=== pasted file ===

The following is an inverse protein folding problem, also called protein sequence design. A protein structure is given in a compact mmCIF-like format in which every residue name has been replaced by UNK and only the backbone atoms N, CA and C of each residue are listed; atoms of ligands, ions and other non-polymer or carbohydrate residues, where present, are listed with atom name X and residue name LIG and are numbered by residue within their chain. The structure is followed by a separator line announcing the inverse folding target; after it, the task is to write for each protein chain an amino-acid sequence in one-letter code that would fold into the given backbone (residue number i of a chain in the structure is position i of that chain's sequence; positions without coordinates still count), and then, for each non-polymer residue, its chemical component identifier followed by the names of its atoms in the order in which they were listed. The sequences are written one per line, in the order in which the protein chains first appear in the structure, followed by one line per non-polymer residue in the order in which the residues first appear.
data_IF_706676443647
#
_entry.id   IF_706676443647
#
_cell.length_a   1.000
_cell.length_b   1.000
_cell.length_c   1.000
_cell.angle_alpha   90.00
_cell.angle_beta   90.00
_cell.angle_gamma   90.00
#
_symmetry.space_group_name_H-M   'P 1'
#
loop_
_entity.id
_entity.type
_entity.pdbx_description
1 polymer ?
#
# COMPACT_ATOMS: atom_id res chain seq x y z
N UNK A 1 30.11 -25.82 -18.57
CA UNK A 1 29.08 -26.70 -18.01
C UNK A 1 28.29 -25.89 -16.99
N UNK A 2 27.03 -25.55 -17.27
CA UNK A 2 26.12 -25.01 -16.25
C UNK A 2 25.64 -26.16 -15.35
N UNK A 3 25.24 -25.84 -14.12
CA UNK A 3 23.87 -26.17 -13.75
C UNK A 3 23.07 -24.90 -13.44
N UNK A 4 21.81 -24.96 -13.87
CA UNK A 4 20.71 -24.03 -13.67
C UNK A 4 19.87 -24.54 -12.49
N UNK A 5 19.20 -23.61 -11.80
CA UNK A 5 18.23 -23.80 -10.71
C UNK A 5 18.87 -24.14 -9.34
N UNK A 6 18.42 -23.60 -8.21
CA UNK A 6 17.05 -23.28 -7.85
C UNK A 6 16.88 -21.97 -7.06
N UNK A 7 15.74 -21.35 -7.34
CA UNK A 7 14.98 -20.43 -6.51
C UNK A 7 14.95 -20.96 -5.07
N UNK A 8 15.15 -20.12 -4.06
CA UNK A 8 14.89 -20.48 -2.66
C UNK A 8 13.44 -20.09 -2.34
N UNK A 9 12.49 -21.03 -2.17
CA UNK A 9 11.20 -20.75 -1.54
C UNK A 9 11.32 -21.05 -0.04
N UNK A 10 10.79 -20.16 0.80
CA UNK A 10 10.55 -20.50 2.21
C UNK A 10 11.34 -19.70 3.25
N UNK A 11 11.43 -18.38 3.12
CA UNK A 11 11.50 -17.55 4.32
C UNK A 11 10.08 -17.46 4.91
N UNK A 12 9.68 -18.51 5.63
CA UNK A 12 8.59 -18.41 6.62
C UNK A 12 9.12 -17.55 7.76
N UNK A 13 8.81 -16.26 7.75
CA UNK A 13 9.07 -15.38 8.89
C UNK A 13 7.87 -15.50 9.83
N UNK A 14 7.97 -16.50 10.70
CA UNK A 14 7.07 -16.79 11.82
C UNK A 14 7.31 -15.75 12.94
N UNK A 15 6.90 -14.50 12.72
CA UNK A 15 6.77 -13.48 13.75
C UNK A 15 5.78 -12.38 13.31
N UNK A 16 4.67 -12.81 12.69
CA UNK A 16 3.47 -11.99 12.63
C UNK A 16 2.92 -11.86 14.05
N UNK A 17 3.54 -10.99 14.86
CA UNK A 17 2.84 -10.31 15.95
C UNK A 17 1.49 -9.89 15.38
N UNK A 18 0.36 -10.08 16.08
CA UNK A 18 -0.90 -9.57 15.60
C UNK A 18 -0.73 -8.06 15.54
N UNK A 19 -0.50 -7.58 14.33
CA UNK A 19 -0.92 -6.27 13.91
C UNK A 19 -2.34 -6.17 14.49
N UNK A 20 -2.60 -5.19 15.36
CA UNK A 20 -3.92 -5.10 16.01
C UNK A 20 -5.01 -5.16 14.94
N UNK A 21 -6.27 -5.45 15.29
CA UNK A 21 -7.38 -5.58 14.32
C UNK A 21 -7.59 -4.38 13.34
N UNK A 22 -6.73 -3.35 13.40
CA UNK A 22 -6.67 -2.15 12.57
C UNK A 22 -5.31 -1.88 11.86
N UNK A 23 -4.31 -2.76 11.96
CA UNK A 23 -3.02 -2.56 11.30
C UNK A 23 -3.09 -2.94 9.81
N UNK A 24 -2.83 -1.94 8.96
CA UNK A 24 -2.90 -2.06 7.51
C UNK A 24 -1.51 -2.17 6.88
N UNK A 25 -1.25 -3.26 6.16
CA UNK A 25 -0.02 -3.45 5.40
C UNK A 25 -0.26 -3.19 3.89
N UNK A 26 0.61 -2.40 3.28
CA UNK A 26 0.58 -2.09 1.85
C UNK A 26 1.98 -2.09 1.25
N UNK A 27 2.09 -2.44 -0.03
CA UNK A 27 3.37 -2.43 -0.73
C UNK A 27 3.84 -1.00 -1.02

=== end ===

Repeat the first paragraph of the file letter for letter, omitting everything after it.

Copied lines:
The following is an inverse protein folding problem, also called protein sequence design. A protein structure is given in a compact mmCIF-like format in which every residue name has been replaced by UNK and only the backbone atoms N, CA and C of each residue are listed; atoms of ligands, ions and other non-polymer or carbohydrate residues, where present, are listed with atom name X and residue name LIG and are numbered by residue within their chain. The structure is followed by a separator line announcing the inverse folding target; after it, the task is to write for each protein chain an amino-acid sequence in one-letter code that would fold into the given backbone (residue number i of a chain in the structure is position i of that chain's sequence; positions without coordinates still count), and then, for each non-polymer residue, its chemical component identifier followed by the names of its atoms in the order in which they were listed. The sequences are written one per line, in the order in which the protein chains first appear in the structure, followed by one line per non-polymer residue in the order in which the residues first appear.